Do you know why it’s almost failproof? This is even more simple than the neuroscientific explanation. It’s because you keep repeating the information back to yourself so many ways, that it’s almost impossible not to retain it.
If it’s such a great way to solidify learning, then why don’t we do it in our personal life? I decided to apply it the same techniques laid out above (with some adjustments), to a personal course in self-reflection.
4 Simple Study and Memory Based Tools for Self-Reflection
Study tool for self-reflection 1: Meditation
Think of mediation as the internal lecture. This is where you’re sitting in class, listening to the professor teach, except this time, you are the professor and the student.
This is your time to sit with yourself, listen, and receive.
Usually when you are sitting in class, you are listening and taking notes at the same time, but in this case it is important to let your mind go, and learn to be aware of what is happening within you on a cellular level.
Guided meditations are really helpful when meditating for self-reflection or awareness. I am to focusing more on specific chakras right now, but other themed meditations can really help, too. Try searching guided meditations on YouTube.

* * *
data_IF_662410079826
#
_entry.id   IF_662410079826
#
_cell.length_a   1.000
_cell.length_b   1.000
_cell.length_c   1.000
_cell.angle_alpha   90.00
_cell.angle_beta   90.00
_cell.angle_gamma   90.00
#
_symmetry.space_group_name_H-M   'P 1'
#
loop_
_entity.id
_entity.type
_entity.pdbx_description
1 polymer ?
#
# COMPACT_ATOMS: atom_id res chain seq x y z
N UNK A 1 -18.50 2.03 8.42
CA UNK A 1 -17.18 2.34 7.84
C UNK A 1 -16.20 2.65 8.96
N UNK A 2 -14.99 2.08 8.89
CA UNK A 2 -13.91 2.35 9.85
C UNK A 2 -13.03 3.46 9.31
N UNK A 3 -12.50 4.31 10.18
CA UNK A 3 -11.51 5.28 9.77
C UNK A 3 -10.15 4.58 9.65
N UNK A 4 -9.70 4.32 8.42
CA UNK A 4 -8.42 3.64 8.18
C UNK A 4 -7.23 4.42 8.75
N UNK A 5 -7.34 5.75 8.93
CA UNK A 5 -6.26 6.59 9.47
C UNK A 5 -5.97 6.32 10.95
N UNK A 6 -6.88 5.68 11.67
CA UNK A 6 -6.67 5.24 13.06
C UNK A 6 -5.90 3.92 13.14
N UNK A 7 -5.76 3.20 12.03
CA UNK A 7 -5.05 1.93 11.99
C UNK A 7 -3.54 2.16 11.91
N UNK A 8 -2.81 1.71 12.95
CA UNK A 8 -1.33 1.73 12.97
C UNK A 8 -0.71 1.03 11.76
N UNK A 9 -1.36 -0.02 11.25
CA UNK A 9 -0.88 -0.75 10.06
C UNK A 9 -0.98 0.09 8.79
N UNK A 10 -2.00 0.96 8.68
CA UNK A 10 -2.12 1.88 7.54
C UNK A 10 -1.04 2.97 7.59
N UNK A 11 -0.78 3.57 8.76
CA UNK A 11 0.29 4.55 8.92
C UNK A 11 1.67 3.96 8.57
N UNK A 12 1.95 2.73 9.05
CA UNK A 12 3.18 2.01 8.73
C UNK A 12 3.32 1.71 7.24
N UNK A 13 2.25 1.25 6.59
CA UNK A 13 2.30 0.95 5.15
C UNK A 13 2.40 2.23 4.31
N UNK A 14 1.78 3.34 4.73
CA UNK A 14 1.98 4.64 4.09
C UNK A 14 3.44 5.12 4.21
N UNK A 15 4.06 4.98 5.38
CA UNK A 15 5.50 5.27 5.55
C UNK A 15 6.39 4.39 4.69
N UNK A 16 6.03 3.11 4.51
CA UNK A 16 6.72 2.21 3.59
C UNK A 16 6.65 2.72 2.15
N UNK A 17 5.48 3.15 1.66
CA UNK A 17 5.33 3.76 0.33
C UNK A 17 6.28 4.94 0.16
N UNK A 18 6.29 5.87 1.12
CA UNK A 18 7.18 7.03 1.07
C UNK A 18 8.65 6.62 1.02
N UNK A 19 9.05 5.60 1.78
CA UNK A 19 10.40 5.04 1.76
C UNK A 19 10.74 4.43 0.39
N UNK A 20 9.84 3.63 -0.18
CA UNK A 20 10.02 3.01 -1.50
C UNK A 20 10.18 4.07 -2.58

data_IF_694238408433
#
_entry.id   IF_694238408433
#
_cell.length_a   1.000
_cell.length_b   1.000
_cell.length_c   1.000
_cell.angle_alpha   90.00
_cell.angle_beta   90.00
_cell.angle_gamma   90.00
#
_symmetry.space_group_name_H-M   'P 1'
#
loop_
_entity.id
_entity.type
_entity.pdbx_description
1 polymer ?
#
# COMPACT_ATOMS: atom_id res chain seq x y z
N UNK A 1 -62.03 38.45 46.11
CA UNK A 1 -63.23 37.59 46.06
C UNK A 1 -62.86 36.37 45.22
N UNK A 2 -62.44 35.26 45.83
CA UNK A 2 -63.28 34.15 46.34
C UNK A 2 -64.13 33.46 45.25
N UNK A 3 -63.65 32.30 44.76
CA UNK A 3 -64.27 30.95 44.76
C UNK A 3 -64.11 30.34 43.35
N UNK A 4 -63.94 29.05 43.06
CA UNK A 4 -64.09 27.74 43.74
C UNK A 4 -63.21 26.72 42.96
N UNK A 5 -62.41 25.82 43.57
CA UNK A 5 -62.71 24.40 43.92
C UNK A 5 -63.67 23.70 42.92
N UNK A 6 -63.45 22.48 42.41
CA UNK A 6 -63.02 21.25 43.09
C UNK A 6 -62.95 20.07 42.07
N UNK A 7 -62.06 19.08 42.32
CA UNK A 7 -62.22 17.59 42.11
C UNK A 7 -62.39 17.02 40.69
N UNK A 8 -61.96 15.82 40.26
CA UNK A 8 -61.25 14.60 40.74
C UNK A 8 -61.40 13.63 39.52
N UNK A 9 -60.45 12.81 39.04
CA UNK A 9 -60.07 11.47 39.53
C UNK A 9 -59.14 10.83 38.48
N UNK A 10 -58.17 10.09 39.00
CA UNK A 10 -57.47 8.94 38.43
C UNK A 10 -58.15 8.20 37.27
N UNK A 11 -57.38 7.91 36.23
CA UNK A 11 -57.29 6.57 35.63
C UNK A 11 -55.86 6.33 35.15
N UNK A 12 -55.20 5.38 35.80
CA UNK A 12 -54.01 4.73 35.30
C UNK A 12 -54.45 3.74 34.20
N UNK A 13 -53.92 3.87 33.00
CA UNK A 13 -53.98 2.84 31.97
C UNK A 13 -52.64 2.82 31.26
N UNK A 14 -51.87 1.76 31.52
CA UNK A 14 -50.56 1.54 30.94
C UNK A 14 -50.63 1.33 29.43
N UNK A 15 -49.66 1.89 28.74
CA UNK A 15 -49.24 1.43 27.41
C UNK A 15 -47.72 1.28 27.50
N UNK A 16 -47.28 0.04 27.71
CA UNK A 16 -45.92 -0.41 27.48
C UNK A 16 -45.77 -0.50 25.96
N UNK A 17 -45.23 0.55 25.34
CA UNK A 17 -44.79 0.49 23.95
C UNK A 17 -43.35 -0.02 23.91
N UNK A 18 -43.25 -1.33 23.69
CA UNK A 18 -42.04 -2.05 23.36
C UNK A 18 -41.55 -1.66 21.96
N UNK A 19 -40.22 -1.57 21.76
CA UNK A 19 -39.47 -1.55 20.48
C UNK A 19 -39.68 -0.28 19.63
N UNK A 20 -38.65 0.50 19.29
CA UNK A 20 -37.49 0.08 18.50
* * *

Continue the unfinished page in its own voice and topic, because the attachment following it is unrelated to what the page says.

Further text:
Study tool for self-reflection 2: Journal
This is the note taking part of your class.
Because you are the student and professor in this metaphor, it is ok (and preferred) that you are not taking notes (journaling) at the same time you are listening (meditating).
It is important that you physically write down your self-reflection in order to integrate whatever insights you received from your meditation.
This is where the brain connections really begin. You are processing information through language and the physical act of writing. Your brain is starting the analyze and reach new understandings just through this simple act. Sometimes I do this out of order, too. I will journal before I meditate, which is kind of like if I took notes on the reading and then brought those notes to a class discussion.
Either way, I am integrating information in one step, and allowing information to be received in another.
Journal Prompts for Self-Reflection:
- What are my values?
- If I could do anything with my time, what would it be?
- What does my idea life, day, week, month look like?
- Do my actions align with my values?
- When have I felt aligned in the past, and what can I do to feel like that again?
- What is holding me back from acting in alignment?
Study tool for self-reflection 3: Read it Back